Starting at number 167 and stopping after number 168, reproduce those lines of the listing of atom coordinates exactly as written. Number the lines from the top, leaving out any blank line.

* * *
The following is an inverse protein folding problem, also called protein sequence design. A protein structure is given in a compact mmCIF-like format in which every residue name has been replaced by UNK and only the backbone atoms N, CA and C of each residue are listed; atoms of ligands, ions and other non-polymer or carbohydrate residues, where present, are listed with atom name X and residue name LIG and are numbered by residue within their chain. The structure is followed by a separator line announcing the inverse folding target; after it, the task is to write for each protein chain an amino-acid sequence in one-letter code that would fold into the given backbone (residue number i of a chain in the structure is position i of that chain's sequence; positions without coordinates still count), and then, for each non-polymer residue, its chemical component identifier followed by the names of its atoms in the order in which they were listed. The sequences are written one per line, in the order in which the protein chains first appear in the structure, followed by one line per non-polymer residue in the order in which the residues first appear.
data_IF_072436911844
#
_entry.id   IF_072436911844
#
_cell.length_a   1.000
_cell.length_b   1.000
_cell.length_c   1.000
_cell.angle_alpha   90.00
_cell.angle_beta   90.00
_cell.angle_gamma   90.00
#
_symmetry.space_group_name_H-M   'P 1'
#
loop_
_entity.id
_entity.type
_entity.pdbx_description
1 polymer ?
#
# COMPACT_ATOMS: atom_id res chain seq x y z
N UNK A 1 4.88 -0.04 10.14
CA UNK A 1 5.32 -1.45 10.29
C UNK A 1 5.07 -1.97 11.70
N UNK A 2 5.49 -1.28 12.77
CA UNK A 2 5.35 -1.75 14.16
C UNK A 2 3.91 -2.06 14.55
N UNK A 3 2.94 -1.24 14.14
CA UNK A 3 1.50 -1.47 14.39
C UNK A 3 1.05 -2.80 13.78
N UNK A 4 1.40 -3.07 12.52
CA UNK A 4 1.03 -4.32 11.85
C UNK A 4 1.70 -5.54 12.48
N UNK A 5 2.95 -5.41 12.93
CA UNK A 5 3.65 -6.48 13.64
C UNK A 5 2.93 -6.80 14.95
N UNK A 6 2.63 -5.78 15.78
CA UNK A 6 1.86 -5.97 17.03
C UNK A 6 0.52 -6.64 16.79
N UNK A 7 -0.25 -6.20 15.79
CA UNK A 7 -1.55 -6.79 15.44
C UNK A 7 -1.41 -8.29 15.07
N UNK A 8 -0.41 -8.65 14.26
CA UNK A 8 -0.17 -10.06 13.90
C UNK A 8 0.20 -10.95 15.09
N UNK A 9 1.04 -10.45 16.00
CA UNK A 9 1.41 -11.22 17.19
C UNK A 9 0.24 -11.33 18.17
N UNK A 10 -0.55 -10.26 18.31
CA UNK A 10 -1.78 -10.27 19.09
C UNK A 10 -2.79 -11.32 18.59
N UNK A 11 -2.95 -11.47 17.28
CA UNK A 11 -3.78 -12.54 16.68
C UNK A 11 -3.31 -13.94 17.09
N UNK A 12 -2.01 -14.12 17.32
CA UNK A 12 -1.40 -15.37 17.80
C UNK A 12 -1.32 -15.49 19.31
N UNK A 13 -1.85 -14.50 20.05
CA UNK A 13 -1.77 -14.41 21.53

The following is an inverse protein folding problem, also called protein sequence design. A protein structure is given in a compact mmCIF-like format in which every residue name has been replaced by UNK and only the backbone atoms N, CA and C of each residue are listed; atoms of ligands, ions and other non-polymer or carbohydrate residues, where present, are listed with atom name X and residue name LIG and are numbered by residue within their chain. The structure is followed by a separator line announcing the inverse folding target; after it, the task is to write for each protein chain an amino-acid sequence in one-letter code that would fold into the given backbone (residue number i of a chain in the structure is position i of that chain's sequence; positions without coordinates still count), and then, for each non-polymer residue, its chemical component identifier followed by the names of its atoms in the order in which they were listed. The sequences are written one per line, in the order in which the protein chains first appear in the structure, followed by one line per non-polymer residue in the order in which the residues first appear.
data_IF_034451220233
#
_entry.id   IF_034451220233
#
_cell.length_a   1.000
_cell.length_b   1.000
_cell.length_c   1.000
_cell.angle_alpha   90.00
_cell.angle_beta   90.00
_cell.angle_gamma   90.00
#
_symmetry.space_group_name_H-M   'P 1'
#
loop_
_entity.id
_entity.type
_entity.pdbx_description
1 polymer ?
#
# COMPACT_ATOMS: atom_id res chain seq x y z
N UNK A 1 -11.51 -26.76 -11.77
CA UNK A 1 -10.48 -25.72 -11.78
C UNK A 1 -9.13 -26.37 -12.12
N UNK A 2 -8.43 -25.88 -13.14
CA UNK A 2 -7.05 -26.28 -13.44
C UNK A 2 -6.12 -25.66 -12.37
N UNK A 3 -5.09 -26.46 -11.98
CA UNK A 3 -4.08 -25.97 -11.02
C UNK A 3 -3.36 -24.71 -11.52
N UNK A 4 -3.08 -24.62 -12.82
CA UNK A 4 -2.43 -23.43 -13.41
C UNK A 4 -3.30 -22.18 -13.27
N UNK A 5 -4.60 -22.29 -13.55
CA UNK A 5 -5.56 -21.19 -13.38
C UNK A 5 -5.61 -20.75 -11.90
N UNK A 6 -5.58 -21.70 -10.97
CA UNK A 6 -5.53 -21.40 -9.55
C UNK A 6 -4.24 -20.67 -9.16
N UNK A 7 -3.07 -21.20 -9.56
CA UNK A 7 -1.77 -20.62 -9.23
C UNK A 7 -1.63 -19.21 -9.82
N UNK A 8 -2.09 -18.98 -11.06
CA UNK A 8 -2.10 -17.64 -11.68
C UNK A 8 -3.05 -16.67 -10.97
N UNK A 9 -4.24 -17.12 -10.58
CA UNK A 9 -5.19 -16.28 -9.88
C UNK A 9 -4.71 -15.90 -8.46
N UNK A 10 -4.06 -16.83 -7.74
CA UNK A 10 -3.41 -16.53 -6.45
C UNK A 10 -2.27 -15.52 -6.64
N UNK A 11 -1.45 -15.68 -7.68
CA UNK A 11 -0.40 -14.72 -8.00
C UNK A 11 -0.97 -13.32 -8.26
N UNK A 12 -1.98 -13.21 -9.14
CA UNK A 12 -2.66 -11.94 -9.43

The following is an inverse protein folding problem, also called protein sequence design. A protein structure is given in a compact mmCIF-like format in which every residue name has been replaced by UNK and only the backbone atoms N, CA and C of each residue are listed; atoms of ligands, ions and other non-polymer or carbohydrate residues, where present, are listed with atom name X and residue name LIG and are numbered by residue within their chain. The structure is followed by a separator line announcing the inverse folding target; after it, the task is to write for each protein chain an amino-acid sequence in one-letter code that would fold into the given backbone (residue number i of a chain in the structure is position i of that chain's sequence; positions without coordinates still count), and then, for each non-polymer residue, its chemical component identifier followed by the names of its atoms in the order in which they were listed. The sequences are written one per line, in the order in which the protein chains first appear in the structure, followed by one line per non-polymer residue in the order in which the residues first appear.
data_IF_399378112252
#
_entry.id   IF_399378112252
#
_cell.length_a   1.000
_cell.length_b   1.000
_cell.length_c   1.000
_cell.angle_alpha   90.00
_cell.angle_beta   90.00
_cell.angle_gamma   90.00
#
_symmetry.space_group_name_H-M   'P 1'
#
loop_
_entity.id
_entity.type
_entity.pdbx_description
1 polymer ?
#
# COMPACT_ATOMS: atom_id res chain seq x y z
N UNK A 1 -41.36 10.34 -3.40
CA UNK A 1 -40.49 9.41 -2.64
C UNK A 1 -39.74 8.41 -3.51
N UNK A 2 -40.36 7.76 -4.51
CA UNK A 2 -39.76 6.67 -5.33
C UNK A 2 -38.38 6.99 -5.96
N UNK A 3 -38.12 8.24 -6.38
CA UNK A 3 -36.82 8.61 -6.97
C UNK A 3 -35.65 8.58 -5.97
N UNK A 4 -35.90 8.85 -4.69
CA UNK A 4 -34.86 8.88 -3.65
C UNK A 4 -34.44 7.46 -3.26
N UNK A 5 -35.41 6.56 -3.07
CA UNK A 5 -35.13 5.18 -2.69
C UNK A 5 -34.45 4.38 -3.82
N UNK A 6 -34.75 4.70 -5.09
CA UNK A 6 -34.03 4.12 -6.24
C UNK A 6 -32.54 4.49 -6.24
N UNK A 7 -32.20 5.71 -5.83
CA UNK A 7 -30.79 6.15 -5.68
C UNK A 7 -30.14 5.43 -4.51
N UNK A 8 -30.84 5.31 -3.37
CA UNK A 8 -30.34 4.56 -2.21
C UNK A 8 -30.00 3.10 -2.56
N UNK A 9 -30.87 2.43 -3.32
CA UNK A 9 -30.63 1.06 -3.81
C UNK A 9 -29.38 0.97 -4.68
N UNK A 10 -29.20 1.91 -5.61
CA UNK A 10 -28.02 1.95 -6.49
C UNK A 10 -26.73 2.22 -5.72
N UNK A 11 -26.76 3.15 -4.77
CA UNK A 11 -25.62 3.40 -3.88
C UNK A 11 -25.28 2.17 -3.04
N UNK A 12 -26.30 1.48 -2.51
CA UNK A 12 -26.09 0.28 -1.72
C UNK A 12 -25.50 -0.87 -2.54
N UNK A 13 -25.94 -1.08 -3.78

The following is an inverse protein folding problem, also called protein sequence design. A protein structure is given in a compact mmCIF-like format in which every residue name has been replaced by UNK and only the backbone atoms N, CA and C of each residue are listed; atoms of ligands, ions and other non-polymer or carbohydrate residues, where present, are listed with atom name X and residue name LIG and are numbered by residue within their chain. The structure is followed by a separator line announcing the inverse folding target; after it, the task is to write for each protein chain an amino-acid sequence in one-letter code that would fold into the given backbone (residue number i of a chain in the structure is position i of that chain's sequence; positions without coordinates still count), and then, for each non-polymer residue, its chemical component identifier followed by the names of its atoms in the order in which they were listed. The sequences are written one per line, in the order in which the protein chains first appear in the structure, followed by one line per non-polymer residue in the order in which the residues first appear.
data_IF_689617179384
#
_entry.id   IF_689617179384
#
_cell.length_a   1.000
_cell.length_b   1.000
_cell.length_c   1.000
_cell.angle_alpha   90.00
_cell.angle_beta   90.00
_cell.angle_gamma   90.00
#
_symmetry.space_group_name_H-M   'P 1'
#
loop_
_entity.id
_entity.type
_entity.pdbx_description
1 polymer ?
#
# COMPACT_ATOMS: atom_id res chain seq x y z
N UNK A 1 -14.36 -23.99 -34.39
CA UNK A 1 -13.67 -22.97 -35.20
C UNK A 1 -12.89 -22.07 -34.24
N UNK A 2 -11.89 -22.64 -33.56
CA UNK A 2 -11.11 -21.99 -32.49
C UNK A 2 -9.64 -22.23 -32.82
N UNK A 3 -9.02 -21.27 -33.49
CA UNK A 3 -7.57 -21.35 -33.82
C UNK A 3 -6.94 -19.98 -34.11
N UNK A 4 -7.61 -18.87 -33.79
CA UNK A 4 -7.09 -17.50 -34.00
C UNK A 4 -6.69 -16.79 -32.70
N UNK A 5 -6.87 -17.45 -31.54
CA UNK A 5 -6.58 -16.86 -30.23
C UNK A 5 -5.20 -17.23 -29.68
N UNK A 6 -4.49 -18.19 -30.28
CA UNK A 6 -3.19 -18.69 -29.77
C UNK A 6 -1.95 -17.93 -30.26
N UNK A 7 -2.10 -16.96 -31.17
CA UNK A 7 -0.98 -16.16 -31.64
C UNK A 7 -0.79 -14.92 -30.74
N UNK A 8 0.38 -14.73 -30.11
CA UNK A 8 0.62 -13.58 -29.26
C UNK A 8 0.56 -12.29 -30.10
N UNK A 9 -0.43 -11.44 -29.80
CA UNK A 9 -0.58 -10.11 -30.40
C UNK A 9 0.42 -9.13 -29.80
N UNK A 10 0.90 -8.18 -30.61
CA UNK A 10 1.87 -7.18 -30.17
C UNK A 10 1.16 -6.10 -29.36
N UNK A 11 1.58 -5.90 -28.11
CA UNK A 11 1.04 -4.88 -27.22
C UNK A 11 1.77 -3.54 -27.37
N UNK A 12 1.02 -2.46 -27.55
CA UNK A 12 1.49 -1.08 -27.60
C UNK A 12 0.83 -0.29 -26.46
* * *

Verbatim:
N UNK A 11 -26.76 3.15 -4.77
CA UNK A 11 -25.62 3.40 -3.88